Reading Time: 2 minutes Carried over from its inaugural release of 2022, Macanudo Cigars has released the Macanudo Estate Reserve No.2 cigars. The limited edition selection features tobacco aged in Flint Knoll Winery oak barrels. Get the full story here.
Master Blenders: Christian Eiroa of CLE Cigars Pt. 1
Cigar Advisor Master Blenders: Christian Eiroa – Founder, CLE Cigar Co. & EIROA Cigars
By Gary Korb
Christian Eiroa is the son of Julio Eiroa, a Cuban tobacco grower who left the island after the Bay of Pigs Invasion in 1960, and was one of the first tobacco men in Honduras to grow cigar tobacco. His father’s company, Caribe, was best known for Baccarat, National Brand, La Fontana, and of course, Camacho cigars. Born in Jamastran, Honduras, Christian began working in the fields with his father as a child, and grew-up around some of the industry’s most famous cigar men such as Estelo Padrón and Nestor Plasencia.
But it was Julio who, in 1997, began to grow the famous Authentic Corojo Seed on a farm called Santa Inez del Corojo. This “authentic” Corojo seed completely revolutionized the cigar industry and did two things: It made the Camacho brand famous, and secondly, it raised the bar for all full-bodied premium cigars that would follow.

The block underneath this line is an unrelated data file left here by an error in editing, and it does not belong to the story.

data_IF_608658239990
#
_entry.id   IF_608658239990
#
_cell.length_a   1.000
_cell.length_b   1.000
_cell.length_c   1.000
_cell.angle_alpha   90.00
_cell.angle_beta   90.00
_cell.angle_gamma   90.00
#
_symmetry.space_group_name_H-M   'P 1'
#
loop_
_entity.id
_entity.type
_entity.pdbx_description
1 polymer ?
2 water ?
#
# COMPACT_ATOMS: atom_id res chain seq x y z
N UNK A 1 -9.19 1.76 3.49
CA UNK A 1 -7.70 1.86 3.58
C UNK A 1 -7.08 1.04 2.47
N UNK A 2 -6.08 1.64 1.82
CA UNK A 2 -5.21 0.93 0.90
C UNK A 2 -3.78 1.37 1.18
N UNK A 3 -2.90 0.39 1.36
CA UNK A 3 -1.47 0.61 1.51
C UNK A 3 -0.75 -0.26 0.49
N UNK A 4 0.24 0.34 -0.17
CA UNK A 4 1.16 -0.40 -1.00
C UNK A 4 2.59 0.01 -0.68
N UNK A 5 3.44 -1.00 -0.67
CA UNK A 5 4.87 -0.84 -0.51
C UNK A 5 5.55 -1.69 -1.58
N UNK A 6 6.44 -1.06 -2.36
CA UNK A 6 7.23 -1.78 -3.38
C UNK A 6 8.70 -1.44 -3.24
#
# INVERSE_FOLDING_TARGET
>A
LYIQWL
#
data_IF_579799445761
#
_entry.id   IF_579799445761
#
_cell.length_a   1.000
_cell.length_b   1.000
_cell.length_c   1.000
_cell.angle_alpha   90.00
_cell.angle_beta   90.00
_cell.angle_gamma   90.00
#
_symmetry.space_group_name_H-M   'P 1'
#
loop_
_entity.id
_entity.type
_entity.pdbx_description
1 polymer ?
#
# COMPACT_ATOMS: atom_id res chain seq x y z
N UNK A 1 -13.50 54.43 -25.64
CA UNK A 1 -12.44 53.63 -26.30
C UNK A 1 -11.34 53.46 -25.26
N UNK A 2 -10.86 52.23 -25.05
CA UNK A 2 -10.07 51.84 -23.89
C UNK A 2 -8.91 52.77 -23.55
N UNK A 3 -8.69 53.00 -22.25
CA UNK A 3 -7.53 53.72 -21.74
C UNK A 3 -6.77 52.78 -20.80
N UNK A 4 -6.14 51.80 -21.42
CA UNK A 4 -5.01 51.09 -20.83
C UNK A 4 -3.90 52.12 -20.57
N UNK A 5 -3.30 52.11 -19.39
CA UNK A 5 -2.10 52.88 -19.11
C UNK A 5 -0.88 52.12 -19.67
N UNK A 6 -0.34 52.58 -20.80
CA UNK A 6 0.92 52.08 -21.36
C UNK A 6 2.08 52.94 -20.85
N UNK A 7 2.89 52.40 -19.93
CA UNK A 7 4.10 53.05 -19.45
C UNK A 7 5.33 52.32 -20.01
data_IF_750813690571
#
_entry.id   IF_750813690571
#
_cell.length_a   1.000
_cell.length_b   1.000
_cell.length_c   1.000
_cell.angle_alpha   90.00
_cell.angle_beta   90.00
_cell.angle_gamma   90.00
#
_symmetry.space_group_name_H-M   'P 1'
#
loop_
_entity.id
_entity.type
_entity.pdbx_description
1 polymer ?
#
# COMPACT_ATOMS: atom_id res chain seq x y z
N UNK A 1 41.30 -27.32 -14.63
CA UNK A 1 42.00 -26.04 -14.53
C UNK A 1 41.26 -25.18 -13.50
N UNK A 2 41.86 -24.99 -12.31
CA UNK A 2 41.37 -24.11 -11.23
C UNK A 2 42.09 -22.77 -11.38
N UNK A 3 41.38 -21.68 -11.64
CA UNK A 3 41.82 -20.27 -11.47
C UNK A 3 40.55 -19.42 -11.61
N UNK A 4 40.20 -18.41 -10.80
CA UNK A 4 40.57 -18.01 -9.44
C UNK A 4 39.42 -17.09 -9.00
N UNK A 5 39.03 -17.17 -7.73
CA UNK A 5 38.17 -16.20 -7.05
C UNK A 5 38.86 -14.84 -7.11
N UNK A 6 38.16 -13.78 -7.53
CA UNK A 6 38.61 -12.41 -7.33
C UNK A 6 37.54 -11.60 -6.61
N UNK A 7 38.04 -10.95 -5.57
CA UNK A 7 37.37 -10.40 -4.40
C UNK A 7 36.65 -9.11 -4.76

In 2008, Oettinger-Davidoff bought the entire Camacho catalog. Christian stayed on for several years, but in 2012 he and Tom Lazuka of Fabricas Unidas, announced the debut of his own label, CLE Cigars. (The letters stand for Christian Luis Eiroa.)
Made in three varieties, the CLE line includes the CLE Corojo, Connecticut, Cuarenta, and Plus. All are made with Honduran Corojo fillers, binders and wrappers grown on the Jamastran farm, with the exception of the Connecticut wrapper, which is from Ecuador. A second line, more upmarket selection, EIROA Cigars, followed, and all of Christian’s cigars are made at the Aladino cigar factory in Danli.
Although I’ve met Christian Eiroa on numerous occasions over the years, this was my first opportunity to sit down and talk with him on a more personal level. We discussed his father, Julio, and his renowned Honduran Corojo seed; the difference between Cuban Corojo tobacco and varieties grown in other countries, how he created the popular 11/18 cigar shape, the charitable work his company has been doing to help the children of Honduras, and much more. Listen now: